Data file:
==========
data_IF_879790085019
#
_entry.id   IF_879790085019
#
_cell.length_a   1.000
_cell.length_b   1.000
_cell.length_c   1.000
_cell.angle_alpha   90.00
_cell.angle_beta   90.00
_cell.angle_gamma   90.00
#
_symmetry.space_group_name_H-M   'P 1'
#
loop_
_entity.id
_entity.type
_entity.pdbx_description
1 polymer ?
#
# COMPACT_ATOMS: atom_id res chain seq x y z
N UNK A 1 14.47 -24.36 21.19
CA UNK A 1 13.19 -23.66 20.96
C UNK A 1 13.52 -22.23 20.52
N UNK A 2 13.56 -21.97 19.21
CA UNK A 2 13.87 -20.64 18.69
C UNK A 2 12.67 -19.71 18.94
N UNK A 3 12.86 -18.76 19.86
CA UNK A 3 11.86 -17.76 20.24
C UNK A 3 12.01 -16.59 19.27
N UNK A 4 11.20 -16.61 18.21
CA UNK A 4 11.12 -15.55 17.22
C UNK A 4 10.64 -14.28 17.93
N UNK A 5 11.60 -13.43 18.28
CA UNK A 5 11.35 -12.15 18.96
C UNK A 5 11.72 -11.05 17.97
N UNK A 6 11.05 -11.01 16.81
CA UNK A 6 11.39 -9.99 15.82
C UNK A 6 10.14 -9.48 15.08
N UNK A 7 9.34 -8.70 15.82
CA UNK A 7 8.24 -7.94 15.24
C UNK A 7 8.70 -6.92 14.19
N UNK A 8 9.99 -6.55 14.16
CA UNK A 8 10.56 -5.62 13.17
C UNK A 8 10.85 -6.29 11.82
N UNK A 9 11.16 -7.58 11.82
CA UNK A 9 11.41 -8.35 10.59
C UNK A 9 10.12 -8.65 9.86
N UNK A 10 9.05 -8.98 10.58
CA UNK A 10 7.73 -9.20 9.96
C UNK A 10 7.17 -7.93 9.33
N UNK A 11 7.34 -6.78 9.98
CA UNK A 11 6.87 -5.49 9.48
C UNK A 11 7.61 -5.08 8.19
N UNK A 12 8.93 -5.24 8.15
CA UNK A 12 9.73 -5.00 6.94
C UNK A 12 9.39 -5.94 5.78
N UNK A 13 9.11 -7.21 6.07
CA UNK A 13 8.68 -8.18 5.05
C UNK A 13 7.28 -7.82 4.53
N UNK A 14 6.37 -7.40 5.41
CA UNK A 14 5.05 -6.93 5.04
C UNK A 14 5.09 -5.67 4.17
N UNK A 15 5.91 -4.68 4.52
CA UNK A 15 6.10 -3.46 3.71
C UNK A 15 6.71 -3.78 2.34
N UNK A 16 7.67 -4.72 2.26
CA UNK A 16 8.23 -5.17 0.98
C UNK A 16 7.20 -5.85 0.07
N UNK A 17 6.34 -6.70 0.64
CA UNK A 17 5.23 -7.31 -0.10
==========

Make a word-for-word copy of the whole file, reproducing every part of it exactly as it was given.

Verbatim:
data_IF_879790085019
#
_entry.id   IF_879790085019
#
_cell.length_a   1.000
_cell.length_b   1.000
_cell.length_c   1.000
_cell.angle_alpha   90.00
_cell.angle_beta   90.00
_cell.angle_gamma   90.00
#
_symmetry.space_group_name_H-M   'P 1'
#
loop_
_entity.id
_entity.type
_entity.pdbx_description
1 polymer ?
#
# COMPACT_ATOMS: atom_id res chain seq x y z
N UNK A 1 14.47 -24.36 21.19
CA UNK A 1 13.19 -23.66 20.96
C UNK A 1 13.52 -22.23 20.52
N UNK A 2 13.56 -21.97 19.21
CA UNK A 2 13.87 -20.64 18.69
C UNK A 2 12.67 -19.71 18.94
N UNK A 3 12.86 -18.76 19.86
CA UNK A 3 11.86 -17.76 20.24
C UNK A 3 12.01 -16.59 19.27
N UNK A 4 11.20 -16.61 18.21
CA UNK A 4 11.12 -15.55 17.22
C UNK A 4 10.64 -14.28 17.93
N UNK A 5 11.60 -13.43 18.28
CA UNK A 5 11.35 -12.15 18.96
C UNK A 5 11.72 -11.05 17.97
N UNK A 6 11.05 -11.01 16.81
CA UNK A 6 11.39 -9.99 15.82
C UNK A 6 10.14 -9.48 15.08
N UNK A 7 9.34 -8.70 15.82
CA UNK A 7 8.24 -7.94 15.24
C UNK A 7 8.70 -6.92 14.19
N UNK A 8 9.99 -6.55 14.16
CA UNK A 8 10.56 -5.62 13.17
C UNK A 8 10.85 -6.29 11.82
N UNK A 9 11.16 -7.58 11.82
CA UNK A 9 11.41 -8.35 10.59
C UNK A 9 10.12 -8.65 9.86
N UNK A 10 9.05 -8.98 10.58
CA UNK A 10 7.73 -9.20 9.96
C UNK A 10 7.17 -7.93 9.33
N UNK A 11 7.34 -6.78 9.98
CA UNK A 11 6.87 -5.49 9.48
C UNK A 11 7.61 -5.08 8.19
N UNK A 12 8.93 -5.24 8.15
CA UNK A 12 9.73 -5.00 6.94
C UNK A 12 9.39 -5.94 5.78
N UNK A 13 9.11 -7.21 6.07
CA UNK A 13 8.68 -8.18 5.05
C UNK A 13 7.28 -7.82 4.53
N UNK A 14 6.37 -7.40 5.41
CA UNK A 14 5.05 -6.93 5.04
C UNK A 14 5.09 -5.67 4.17
N UNK A 15 5.91 -4.68 4.52
CA UNK A 15 6.10 -3.46 3.71
C UNK A 15 6.71 -3.78 2.34
N UNK A 16 7.67 -4.72 2.26
CA UNK A 16 8.23 -5.17 0.98
C UNK A 16 7.20 -5.85 0.07
N UNK A 17 6.34 -6.70 0.64
CA UNK A 17 5.23 -7.31 -0.10